Do not be silent!  The US State Department holds a hearing, usually in May, largely populated by the refugee contractors telling sob stories and looking to boost the number and variety of refugees (not to mention the contractor’s income) to be admitted to the US in the upcoming fiscal year. … Your testimony can be long or short, detailed or general, but get something in by the deadline of 5 p.m. May 8th!

So come on, VDARE readers!  Let's flood 'em with (polite) outrage, perhaps keying on the Boston Marathon events!

Below is the email I sent to the State Department.  I've added the links for their possible benefit to's readers.  Note that I'm sending copies of my letter to my senators and representative, along with a cover letter. 

This is important because it lets the bureaucracy know that their proprietary subject is becoming visible.  And it should be done by snail mail or fax (instead of easily-deletable emails).  For timely receipt, it's best that snail mail be sent to district offices instead of Washington, DC because of the security-induced delays in getting physical mail through to Capitol Hill offices.


 [my street address]

 Bozeman, MT 59715

 5 May, 2013

To Delicia Spruell:

I'm writing to comment on the FY 2014 U.S. Refugee Admissions Program.

What I say here is heavily informed by an encounter I had in early 2003. At a conference on immigration and assimilation hosted by the Claremont Institute and held at Chapman College in Orange, CA, I met Professor Jan Ting, then and now a law professor at Temple University and formerly the Assistant Commissioner of the Immigration and Naturalization Service under President George H. W.. Bush. Learning of his pedigree, I asked Professor Ting, "Is it true what I've heard, that 90% of refugee and asylum cases are fraudulent?"  He instantly replied, "95%."

In other words, most "refugees" and "asylees" weren't endangered in their home countries. They simply want to live in the U.S., because it's a better deal for them economically.

This basic fact—that asylees and refugees frequently take cynical advantage of the American public's goodwill—has finally received widespread and much needed public exposure via the bombing of the Boston Marathon.  The two young men responsible were present in the U.S. only because their parents had received LPR status as asylees.  Notably, and consistent with what Professor Ting had said, the parents have, in the meantime, returned to whence they came, strongly implying that their request for asylum had been fraudulent.

This is not an isolated case nor a new phenomenon: For example, in 1995, former State Department (U.S.I.A.) employee Don Barnett wrote in The Social Contract quarterly, "At any given time about 20,000 of the all-expenses-paid refugee visas have been awarded to former Soviets who have decided they don't want to leave just now. The visas remain in effect indefinitely allowing the holder to leave at his or her convenience."  People who choose to leave their domiciles “at their convenience” are clearly not being persecuted and are at no hazard to life or limb!

Following are two specific questions spurred by reading and comparing several documents found online: the DoS/HHS(ORR)/DHS Proposed Refugee Admissions for Fiscal Year 2013 (henceforth, "the three-agencies report")[PDF link], the DHS Yearbook of Immigration Statistics 2012: Legal Permanent Residents (Tables 6 and 7) [link; tables, linked within, are Excel spreadsheets], and the DoS Bureau of Population, Refugees, and Migration's [PRM] Summary of Refugee Admissions as of 30 April, 2013 [link, an Excel spreadsheet].  (I assume that the proposed-admissions document for FY2014 will be similar in scope and content to that FY2013 document.)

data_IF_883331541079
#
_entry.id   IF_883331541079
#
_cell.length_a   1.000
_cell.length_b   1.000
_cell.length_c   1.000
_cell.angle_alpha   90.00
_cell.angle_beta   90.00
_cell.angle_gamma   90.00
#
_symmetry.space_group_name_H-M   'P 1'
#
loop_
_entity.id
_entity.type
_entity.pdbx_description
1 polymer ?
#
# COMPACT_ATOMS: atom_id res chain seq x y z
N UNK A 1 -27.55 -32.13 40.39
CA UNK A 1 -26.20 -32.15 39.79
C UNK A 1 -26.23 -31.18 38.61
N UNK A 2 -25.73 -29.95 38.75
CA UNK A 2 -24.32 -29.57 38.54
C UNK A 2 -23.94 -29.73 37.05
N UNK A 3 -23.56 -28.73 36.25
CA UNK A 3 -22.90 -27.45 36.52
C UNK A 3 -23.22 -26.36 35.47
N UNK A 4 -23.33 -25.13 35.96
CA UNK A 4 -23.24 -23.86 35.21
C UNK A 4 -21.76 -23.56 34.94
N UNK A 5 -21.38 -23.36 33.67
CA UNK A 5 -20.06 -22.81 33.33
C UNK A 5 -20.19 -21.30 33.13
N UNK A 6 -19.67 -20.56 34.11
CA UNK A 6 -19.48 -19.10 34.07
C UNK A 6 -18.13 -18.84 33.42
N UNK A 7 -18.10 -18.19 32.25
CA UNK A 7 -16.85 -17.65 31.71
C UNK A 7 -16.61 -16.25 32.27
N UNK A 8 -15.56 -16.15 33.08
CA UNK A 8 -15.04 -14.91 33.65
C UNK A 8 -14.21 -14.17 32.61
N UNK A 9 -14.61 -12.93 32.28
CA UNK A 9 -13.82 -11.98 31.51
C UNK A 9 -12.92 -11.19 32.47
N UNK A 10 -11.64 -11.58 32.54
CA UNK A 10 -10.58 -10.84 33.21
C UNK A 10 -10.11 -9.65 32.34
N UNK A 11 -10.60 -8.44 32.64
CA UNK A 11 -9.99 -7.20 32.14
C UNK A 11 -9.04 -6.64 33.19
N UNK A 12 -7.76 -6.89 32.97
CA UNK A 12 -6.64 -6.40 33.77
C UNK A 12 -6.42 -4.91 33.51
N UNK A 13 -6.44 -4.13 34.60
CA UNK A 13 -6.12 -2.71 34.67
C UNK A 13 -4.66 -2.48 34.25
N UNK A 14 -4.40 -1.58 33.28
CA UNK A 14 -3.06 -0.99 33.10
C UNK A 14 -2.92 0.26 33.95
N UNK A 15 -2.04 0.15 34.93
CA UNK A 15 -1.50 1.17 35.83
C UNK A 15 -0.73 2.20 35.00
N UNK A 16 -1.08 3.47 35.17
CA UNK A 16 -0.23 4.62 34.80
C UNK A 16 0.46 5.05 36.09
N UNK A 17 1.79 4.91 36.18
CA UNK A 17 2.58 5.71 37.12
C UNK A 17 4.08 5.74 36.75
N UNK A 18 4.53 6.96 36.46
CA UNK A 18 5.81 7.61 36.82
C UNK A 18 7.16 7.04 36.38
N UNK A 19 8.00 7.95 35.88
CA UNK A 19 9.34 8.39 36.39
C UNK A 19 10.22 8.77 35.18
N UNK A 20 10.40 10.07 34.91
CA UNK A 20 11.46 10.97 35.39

—Refugee numbers are grossly inconsistent among these documents.  Take FY2011 as an example.  According to both the three-agencies report (Table II) and the PRM summary, the total count was 56,224.  But the DHS yearbook gives the refugee total as 113,045 (Table 6) and 105,528 (Table 7).  Yet the DHS has also signed onto the three-agencies report!  Nor is this gross discrepancy unique to FY2011.

Therefore, Question #1: Why are the numbers of humanitarian admissions tabulated by the different departments so disparate?

—The footnote on page "i" of the three-agencies report says "Detailed discussion of the anticipated social and economic impact, including secondary migration, of the admission of refugees to the United States is being provided in the Report to the Congress of the Refugee Resettlement Program, Office of Refugee Resettlement, Department of Health and Human Services."  [Emphasis added.]  But my careful online search failed to turn up such a document.

A footnote on page 58 of that report says "[The 'refugee resettlement'] category ... does not include costs associated with the ... Temporary Assistance for Needy Families (TANF), Medicaid, or Supplemental Security Income programs," thus reinforcing the point that major costs of refugee resettlement—indeed, probably the dominant costs—aren't being revealed to the public.

Getting the refugee numbers correct (see my Question #1) has an obvious bearing on the costs burden.  I see from that same footnote on page 58 that the Office of Refugee Resettlement [ORR] also serves  "asylees, Cuban and Haitian entrants."  Thus even if those DHS refugee numbers are grossly high, the PRM and the three-agencies-report numbers may actually be lowball, since the combined numbers of refugees and asylees are in the same numerical territory as DHS's refugee-only numbers.

Putting these points together leads to Question #2: Why is the taxpaying American public systematically denied  information revealing the true cost to us of the humanitarian-admissions programs?


Paul Nachman

[email protected]

 Copies by U.S. mail to:

  • Senator Max Baucus
  • Senator Jon Tester
  • Representative Steve Daines
  • US Senate Judiciary Committee, Subcommittee on Immigration, Refugees and Border Security
  • US House of Representatives Judiciary Committee, Subcommittee on Immigration and Border Security
Print Friendly and PDF